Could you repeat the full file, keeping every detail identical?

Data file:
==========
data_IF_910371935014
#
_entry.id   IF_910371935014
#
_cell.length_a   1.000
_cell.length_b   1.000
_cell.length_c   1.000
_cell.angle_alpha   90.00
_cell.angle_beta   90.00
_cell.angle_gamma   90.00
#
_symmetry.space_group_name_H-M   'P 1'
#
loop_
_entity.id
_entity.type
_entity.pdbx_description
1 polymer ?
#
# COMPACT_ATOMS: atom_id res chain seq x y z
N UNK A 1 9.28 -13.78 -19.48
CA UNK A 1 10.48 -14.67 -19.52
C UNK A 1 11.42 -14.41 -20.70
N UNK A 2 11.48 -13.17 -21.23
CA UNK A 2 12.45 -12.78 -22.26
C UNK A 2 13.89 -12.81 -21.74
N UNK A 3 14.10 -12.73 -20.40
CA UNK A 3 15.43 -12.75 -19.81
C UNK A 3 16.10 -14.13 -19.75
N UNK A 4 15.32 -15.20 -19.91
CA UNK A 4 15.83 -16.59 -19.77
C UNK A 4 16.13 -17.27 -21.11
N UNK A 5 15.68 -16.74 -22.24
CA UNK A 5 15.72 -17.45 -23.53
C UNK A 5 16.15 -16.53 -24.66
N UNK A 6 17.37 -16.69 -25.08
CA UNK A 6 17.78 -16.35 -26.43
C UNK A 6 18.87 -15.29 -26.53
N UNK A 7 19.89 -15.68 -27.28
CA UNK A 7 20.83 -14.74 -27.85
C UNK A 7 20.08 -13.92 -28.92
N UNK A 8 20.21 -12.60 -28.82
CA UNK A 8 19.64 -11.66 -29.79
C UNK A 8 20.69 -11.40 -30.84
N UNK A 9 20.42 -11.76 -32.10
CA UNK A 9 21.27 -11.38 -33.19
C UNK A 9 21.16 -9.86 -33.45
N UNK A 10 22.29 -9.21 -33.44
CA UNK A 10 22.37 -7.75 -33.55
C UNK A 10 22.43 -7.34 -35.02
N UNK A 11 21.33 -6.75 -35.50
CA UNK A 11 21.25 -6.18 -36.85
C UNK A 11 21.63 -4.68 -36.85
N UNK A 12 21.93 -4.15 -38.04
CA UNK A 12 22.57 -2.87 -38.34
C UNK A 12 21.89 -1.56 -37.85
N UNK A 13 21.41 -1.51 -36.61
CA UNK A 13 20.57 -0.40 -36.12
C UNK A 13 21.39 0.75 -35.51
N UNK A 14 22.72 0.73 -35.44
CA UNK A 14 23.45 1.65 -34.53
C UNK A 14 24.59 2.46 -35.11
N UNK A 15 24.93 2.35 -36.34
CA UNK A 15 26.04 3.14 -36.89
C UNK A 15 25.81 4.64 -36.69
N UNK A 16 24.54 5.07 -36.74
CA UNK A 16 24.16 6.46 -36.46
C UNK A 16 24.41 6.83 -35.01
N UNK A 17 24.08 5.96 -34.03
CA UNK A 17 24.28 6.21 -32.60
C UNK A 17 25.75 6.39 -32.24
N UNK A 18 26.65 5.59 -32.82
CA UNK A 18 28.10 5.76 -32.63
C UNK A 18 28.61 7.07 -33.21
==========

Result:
data_IF_910371935014
#
_entry.id   IF_910371935014
#
_cell.length_a   1.000
_cell.length_b   1.000
_cell.length_c   1.000
_cell.angle_alpha   90.00
_cell.angle_beta   90.00
_cell.angle_gamma   90.00
#
_symmetry.space_group_name_H-M   'P 1'
#
loop_
_entity.id
_entity.type
_entity.pdbx_description
1 polymer ?
#
# COMPACT_ATOMS: atom_id res chain seq x y z
N UNK A 1 9.28 -13.78 -19.48
CA UNK A 1 10.48 -14.67 -19.52
C UNK A 1 11.42 -14.41 -20.70
N UNK A 2 11.48 -13.17 -21.23
CA UNK A 2 12.45 -12.78 -22.26
C UNK A 2 13.89 -12.81 -21.74
N UNK A 3 14.10 -12.73 -20.40
CA UNK A 3 15.43 -12.75 -19.81
C UNK A 3 16.10 -14.13 -19.75
N UNK A 4 15.32 -15.20 -19.91
CA UNK A 4 15.83 -16.59 -19.77
C UNK A 4 16.13 -17.27 -21.11
N UNK A 5 15.68 -16.74 -22.24
CA UNK A 5 15.72 -17.45 -23.53
C UNK A 5 16.15 -16.53 -24.66
N UNK A 6 17.37 -16.69 -25.08
CA UNK A 6 17.78 -16.35 -26.43
C UNK A 6 18.87 -15.29 -26.53
N UNK A 7 19.89 -15.68 -27.28
CA UNK A 7 20.83 -14.74 -27.85
C UNK A 7 20.08 -13.92 -28.92
N UNK A 8 20.21 -12.60 -28.82
CA UNK A 8 19.64 -11.66 -29.79
C UNK A 8 20.69 -11.40 -30.84
N UNK A 9 20.42 -11.76 -32.10
CA UNK A 9 21.27 -11.38 -33.19
C UNK A 9 21.16 -9.86 -33.45
N UNK A 10 22.29 -9.21 -33.44
CA UNK A 10 22.37 -7.75 -33.55
C UNK A 10 22.43 -7.34 -35.02
N UNK A 11 21.33 -6.75 -35.50
CA UNK A 11 21.25 -6.18 -36.85
C UNK A 11 21.63 -4.68 -36.85
N UNK A 12 21.93 -4.15 -38.04
CA UNK A 12 22.57 -2.87 -38.34
C UNK A 12 21.89 -1.56 -37.85
N UNK A 13 21.41 -1.51 -36.61
CA UNK A 13 20.57 -0.40 -36.12
C UNK A 13 21.39 0.75 -35.51
N UNK A 14 22.72 0.73 -35.44
CA UNK A 14 23.45 1.65 -34.53
C UNK A 14 24.59 2.46 -35.11
N UNK A 15 24.93 2.35 -36.34
CA UNK A 15 26.04 3.14 -36.89
C UNK A 15 25.81 4.64 -36.69
N UNK A 16 24.54 5.07 -36.74
CA UNK A 16 24.16 6.46 -36.46
C UNK A 16 24.41 6.83 -35.01
N UNK A 17 24.08 5.96 -34.03
CA UNK A 17 24.28 6.21 -32.60
C UNK A 17 25.75 6.39 -32.24
N UNK A 18 26.65 5.59 -32.82
CA UNK A 18 28.10 5.76 -32.63
C UNK A 18 28.61 7.07 -33.21